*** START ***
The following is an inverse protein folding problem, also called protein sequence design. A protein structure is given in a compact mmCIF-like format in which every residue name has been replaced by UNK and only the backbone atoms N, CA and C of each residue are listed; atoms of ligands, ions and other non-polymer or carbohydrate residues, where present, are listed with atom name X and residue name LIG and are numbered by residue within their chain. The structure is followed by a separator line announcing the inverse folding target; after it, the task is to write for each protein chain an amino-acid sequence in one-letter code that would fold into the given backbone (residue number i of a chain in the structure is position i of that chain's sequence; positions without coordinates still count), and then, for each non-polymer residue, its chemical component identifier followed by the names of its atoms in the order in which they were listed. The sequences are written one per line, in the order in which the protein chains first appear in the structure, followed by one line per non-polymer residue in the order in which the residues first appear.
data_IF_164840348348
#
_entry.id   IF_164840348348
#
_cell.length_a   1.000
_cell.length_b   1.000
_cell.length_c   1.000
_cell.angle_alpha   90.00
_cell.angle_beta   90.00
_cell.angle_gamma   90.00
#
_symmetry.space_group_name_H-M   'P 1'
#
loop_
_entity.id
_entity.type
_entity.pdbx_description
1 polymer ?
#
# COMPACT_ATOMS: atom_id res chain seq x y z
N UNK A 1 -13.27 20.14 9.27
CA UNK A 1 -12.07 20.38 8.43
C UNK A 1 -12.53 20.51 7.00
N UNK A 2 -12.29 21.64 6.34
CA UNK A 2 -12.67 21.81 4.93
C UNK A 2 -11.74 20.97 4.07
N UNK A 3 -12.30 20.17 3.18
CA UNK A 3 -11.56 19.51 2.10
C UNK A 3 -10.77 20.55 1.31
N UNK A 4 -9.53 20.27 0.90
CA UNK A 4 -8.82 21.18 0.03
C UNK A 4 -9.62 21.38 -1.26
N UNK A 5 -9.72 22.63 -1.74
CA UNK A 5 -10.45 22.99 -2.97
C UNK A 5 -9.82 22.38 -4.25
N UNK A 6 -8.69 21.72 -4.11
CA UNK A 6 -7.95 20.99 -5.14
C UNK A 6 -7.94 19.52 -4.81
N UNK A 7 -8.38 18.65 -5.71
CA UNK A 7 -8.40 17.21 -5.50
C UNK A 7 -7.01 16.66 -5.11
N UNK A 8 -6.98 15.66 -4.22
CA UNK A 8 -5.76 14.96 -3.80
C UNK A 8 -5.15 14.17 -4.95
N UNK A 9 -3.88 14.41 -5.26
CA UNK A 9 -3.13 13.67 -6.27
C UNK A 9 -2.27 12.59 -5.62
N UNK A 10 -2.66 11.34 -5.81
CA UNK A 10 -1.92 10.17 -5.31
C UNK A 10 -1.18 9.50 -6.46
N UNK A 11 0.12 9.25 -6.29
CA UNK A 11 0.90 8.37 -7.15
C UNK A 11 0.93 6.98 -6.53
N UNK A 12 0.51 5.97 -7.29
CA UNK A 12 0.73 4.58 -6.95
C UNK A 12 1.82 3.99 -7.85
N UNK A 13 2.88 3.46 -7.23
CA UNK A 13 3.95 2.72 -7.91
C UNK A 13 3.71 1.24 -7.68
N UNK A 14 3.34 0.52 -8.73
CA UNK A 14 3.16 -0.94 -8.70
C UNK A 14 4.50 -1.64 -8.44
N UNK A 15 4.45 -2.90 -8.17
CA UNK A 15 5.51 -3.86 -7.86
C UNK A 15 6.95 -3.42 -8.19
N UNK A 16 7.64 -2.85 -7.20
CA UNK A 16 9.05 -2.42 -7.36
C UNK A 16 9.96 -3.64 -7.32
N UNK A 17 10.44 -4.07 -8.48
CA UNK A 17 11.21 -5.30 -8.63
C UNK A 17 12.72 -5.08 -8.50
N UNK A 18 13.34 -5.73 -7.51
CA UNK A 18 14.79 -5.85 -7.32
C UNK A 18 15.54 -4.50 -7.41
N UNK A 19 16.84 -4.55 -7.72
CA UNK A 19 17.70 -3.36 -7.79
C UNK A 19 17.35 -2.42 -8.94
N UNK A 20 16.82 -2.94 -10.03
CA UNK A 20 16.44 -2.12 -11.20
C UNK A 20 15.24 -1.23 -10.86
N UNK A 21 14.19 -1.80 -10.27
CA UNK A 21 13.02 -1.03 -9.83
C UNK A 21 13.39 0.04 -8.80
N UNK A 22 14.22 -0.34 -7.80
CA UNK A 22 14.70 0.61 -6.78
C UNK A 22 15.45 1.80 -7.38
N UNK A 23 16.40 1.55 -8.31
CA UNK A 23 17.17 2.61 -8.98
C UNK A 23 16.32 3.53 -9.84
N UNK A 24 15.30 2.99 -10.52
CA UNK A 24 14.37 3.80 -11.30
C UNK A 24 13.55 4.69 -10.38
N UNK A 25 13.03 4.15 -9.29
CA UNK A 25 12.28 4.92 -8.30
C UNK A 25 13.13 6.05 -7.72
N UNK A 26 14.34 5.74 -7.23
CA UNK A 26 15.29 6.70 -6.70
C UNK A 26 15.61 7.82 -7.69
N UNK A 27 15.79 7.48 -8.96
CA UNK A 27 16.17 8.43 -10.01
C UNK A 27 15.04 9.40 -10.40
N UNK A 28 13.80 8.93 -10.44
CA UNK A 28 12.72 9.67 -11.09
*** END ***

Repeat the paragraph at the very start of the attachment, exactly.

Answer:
The following is an inverse protein folding problem, also called protein sequence design. A protein structure is given in a compact mmCIF-like format in which every residue name has been replaced by UNK and only the backbone atoms N, CA and C of each residue are listed; atoms of ligands, ions and other non-polymer or carbohydrate residues, where present, are listed with atom name X and residue name LIG and are numbered by residue within their chain. The structure is followed by a separator line announcing the inverse folding target; after it, the task is to write for each protein chain an amino-acid sequence in one-letter code that would fold into the given backbone (residue number i of a chain in the structure is position i of that chain's sequence; positions without coordinates still count), and then, for each non-polymer residue, its chemical component identifier followed by the names of its atoms in the order in which they were listed. The sequences are written one per line, in the order in which the protein chains first appear in the structure, followed by one line per non-polymer residue in the order in which the residues first appear.